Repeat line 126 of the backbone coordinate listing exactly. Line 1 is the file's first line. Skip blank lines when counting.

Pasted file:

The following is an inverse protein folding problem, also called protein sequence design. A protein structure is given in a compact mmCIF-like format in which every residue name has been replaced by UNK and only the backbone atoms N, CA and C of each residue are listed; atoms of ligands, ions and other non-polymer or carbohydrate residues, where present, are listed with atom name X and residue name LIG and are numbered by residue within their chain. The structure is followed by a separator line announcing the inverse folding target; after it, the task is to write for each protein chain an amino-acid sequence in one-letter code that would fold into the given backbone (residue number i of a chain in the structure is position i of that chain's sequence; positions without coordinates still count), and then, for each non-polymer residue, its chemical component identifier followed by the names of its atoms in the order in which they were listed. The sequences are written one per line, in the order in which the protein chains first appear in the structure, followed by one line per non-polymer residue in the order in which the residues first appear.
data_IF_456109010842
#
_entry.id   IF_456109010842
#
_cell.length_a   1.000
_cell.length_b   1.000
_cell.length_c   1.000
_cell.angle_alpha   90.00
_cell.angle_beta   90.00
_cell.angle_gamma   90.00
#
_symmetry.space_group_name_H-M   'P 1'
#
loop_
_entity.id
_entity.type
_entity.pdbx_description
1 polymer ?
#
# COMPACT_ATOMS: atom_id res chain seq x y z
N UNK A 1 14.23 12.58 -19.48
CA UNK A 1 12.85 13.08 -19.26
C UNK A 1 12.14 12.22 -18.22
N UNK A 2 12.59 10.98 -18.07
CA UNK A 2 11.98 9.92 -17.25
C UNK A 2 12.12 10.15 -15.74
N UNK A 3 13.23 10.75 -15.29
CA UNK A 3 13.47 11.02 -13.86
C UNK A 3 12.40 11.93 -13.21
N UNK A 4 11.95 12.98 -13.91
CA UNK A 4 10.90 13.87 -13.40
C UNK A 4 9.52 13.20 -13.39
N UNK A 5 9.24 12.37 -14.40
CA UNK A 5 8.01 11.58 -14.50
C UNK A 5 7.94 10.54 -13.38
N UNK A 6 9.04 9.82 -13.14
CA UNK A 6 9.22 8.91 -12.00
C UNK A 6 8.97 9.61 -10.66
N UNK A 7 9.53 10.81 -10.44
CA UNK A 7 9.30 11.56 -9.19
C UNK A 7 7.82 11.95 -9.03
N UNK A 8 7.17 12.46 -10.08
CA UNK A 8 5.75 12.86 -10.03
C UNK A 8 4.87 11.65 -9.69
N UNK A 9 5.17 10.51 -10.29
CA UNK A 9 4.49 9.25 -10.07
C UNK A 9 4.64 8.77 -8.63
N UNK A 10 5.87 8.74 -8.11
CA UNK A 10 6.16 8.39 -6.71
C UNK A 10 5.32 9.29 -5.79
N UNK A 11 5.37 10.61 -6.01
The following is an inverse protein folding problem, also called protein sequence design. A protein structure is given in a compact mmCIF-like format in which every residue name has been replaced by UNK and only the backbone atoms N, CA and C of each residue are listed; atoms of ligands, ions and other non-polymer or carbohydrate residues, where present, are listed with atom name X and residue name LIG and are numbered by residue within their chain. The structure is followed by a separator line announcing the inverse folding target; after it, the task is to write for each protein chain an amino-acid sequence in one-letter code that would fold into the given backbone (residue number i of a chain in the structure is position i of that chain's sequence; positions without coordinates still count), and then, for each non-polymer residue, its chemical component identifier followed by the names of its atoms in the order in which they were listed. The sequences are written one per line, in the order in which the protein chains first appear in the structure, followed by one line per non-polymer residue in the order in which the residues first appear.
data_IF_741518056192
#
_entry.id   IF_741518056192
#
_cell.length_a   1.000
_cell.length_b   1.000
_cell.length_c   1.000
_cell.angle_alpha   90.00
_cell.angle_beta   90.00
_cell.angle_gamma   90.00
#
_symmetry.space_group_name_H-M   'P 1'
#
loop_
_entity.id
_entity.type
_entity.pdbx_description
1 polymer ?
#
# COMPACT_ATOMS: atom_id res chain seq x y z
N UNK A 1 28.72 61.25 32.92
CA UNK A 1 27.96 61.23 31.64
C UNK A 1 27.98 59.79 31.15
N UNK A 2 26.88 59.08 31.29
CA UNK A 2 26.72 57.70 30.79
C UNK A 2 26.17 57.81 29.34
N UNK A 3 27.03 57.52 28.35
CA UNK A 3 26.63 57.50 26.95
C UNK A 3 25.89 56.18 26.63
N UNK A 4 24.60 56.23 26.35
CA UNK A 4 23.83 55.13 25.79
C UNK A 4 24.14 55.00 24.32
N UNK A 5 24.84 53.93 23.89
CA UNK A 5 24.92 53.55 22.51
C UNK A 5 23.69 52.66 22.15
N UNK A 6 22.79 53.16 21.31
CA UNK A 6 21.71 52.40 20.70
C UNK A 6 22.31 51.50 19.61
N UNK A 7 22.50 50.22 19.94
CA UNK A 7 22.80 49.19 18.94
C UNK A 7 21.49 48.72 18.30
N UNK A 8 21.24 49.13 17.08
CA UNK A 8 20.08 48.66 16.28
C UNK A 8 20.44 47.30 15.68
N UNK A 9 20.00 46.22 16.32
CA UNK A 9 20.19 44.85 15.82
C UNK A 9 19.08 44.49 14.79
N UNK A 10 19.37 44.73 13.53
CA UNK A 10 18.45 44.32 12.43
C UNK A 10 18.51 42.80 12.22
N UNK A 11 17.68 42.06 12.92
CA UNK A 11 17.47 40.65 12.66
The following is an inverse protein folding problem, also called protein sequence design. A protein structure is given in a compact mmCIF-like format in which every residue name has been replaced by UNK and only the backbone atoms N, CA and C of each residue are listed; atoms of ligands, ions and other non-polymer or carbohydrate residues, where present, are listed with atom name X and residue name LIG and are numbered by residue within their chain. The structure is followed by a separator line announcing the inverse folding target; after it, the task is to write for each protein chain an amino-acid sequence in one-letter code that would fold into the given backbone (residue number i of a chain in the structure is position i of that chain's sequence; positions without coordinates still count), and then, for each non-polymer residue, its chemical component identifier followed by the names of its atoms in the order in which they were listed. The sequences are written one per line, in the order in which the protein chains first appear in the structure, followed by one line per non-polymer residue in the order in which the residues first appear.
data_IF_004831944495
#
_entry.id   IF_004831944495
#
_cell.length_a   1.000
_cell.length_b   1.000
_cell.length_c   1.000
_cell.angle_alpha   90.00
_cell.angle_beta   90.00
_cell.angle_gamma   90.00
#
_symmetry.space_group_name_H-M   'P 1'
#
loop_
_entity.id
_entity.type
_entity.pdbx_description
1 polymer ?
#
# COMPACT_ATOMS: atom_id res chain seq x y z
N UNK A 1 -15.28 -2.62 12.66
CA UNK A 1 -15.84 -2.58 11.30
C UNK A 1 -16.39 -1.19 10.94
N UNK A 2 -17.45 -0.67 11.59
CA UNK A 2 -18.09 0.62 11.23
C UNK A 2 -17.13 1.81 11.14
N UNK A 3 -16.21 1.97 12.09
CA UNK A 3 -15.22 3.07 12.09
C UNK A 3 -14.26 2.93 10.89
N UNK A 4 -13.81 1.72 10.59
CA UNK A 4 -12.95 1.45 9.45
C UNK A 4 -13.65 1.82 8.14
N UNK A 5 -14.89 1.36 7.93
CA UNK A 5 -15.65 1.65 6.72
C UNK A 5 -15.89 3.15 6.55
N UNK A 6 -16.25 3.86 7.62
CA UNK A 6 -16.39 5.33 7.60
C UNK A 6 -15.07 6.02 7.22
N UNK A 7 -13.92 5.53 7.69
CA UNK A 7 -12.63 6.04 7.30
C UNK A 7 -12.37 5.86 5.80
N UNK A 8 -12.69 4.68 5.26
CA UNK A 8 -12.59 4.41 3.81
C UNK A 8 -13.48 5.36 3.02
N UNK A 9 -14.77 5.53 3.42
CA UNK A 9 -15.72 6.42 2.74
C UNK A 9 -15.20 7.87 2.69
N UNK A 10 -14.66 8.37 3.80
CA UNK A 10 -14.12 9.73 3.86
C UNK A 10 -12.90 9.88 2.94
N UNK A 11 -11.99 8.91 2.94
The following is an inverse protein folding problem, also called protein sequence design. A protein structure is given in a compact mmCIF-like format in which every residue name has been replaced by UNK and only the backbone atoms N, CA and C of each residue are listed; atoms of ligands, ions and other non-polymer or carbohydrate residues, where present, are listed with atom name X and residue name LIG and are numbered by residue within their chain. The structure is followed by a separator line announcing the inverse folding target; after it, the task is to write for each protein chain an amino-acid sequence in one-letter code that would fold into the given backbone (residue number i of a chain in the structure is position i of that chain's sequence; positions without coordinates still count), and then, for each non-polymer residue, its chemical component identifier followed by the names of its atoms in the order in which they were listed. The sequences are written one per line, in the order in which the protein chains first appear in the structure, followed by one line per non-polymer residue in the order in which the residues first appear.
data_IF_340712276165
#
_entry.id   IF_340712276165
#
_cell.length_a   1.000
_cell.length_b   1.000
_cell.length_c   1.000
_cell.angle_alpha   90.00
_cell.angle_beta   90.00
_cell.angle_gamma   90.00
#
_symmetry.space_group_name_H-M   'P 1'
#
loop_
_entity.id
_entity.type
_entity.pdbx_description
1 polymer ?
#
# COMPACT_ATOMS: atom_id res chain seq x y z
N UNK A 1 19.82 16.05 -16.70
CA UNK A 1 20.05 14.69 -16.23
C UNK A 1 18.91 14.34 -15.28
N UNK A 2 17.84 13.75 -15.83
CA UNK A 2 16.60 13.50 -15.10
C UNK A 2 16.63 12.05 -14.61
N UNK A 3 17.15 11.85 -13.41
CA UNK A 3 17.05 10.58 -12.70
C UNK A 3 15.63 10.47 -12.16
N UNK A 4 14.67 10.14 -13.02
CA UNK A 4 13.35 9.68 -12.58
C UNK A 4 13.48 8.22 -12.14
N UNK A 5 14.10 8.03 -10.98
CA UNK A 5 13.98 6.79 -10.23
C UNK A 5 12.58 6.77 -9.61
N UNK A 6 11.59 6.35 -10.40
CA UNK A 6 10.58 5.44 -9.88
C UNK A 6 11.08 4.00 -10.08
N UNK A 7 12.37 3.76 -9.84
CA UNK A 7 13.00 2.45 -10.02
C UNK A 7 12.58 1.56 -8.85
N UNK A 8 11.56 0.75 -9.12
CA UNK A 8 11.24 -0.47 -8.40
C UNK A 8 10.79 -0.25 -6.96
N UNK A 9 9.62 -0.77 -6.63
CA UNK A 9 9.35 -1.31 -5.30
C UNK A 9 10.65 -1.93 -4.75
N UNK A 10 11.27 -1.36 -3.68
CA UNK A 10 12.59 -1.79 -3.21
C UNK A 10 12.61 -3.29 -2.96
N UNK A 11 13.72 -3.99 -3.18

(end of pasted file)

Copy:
# COMPACT_ATOMS: atom_id res chain seq x y z